Your shopping list will start out with the ingredients for your selected cocktails, exactly what these are will of course vary depending on the drinks you're going to focus on for a while. There are however, some additional ingredients that you'll want to add to your list if it doesn't include them already. Core to your liquor cabinet will be the base spirits: Brandy, Gin, Rum, Tequila, Vodka, and Bourbon (whiskey). To this you'll also want to make sure that you have Dry Vermouth, Sweet Vermouth, and Triple Sec. There will of course be additional ingredients that you'll discover you'll need over time, but with your original list, and these few basics, you should be pretty well set.
Once you've made your first pass at stocking your bar, the fun part is still ahead of you, and I don't just mean mixing cocktails. Like me, you will no doubt have made some, uh, mistakes in some of the brands you picked up. Some of the products you picked up were either cheap for a reason, or perhaps you bought one of the more expensive brands, when actually a less expensive product would have been just as good or even better. The fun part I was talking about was in discovering your mistakes, and correcting them.
As you progress through your mixology experiments on the cocktails you chose, you will no doubt start running low on several of your original shopping trip, and it will be time for another one. The important step here is to make sure that you restock while you still have some of the original product left. For a replacement, never buy the same brand you picked up the first time. Instead select a different brand, a cheaper one, a more expensive one, or something in the same price range. It doesn't really matter, the goal is to be able to compare one product against another, and use this to help you notice the differences that will allow you to make even better cocktails.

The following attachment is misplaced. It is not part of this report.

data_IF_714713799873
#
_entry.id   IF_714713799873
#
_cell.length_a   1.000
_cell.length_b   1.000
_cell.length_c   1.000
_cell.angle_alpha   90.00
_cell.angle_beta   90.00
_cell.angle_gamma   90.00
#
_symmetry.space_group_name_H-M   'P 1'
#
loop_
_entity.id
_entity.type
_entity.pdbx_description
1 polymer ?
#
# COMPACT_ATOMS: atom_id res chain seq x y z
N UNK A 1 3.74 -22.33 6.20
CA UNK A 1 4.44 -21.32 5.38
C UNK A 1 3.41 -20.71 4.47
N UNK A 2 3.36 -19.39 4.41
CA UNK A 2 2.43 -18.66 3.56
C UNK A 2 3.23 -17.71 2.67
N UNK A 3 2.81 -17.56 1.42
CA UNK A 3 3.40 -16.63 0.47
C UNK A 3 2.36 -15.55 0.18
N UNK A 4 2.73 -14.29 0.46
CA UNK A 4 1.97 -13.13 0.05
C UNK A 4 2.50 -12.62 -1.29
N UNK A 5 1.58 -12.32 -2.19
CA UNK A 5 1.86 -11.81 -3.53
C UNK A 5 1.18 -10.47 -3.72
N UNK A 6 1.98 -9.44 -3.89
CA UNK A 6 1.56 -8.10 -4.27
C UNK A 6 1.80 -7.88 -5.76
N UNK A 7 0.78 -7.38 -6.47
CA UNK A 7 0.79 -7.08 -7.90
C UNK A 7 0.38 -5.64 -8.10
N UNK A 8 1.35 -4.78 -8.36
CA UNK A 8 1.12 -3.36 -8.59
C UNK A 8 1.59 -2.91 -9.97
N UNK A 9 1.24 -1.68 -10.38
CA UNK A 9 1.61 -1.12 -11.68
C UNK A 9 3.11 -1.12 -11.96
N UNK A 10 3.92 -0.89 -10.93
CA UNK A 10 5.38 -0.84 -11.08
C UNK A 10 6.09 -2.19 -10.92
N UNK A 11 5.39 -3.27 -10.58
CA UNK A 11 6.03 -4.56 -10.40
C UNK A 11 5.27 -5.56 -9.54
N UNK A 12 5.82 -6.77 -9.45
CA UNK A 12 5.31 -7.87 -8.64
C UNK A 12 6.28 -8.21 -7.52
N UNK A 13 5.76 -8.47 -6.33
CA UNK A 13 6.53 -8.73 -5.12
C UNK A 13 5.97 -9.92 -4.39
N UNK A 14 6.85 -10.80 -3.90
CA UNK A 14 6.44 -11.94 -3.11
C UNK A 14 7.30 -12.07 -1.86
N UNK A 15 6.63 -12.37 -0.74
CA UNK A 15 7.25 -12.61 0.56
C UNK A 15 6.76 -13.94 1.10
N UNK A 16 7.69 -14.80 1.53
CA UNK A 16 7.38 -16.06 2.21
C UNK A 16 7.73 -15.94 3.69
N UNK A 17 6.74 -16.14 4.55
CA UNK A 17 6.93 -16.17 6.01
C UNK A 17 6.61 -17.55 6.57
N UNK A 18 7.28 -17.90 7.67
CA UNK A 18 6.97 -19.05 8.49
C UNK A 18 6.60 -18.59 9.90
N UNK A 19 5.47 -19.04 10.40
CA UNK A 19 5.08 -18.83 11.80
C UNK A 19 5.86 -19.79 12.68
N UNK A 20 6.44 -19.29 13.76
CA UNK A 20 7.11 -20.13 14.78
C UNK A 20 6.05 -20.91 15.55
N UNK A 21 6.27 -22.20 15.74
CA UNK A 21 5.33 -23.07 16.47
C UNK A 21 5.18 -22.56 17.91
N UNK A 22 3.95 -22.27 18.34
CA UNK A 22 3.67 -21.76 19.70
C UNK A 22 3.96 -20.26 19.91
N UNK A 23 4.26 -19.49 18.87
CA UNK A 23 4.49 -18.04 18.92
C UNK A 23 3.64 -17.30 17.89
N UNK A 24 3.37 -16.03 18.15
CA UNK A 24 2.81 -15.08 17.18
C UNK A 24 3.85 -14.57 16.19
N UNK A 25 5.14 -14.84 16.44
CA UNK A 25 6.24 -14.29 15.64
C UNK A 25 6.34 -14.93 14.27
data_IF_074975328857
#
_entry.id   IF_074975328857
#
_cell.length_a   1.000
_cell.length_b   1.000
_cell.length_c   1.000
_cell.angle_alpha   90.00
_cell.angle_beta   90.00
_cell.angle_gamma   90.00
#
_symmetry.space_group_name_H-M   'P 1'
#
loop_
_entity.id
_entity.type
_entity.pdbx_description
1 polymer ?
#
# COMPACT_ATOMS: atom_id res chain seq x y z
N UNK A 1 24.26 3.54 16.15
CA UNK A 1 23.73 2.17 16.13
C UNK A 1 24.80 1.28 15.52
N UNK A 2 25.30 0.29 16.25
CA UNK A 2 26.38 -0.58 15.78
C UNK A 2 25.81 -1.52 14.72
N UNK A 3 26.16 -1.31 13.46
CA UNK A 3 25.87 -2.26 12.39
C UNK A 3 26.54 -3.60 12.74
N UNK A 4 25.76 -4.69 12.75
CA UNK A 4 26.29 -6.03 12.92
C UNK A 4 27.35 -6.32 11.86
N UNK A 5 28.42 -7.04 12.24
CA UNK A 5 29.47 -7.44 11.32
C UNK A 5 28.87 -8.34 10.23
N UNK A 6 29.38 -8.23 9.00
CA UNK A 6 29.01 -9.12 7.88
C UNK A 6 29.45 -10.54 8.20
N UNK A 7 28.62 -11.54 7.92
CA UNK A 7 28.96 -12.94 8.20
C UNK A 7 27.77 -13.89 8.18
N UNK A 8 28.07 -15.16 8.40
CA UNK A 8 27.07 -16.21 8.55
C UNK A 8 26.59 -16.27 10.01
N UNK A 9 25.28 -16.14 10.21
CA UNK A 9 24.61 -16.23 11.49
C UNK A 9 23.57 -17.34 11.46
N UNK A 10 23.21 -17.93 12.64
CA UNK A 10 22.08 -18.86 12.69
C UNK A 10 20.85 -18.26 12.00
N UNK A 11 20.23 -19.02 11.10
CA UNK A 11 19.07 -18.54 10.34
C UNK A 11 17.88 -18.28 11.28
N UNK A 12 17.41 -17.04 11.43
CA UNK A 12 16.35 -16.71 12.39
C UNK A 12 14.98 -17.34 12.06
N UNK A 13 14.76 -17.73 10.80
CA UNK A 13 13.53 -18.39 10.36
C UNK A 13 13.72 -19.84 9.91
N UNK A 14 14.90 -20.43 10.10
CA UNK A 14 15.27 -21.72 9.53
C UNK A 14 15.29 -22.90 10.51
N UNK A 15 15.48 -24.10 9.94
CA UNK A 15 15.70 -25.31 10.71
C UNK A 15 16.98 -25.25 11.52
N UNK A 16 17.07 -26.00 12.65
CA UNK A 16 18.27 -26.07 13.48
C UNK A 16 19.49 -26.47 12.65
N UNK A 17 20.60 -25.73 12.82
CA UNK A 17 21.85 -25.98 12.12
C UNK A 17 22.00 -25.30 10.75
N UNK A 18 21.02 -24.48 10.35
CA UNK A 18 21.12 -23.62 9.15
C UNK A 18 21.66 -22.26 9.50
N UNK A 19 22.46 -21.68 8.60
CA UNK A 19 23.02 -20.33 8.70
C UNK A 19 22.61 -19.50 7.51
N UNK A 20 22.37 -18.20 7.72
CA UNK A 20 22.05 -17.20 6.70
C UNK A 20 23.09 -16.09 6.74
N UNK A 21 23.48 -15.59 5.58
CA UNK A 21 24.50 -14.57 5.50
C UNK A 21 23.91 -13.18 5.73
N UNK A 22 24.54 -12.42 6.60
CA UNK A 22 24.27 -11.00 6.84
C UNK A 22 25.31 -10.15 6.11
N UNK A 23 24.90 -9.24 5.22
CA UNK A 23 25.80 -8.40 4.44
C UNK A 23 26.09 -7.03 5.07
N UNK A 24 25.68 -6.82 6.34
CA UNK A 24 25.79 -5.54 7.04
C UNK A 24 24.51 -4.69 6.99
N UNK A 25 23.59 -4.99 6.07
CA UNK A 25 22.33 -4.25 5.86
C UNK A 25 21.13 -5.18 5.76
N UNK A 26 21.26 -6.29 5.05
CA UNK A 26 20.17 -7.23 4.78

To compare your different brands, don't try making a cocktail, there will be too many other flavors involved, and it will make it harder to be able to notice which is the better product. Instead you'll want to compare them straight. If you can, a "blind" taste test is best, so that preconceived notions about price, brand marketing, or other aspects won't sway your judgment.
A Blind Taste Test
Have a friend pour out one glass of one of the spirits, and two glasses of the other. This should be done of course without you being able to see what is poured into which glass. You then taste each of the three glasses and determine two things. First, which glass contains the spirit that you prefer, and second, which two glasses contain the same spirit. If you get the second part of this wrong, then it doesn't really matter what you select for the first, since the products are so similar that it doesn't matter. In which case you know that the cheaper of the two is the better choice.
If you want to run some of these taste tests without waiting to go through an entire bottle, then you might want to try picking up a variety of "mini-bottles". While you are paying more per ounce in these little bottles, it is a reasonably good way of being able to get a broad cross-section of liquor without having to buy full bottles of all of them.
Eventually, as you work your way through various spirits, you'll get an idea for which brands you prefer, and your home liquor cabinet will start taking form.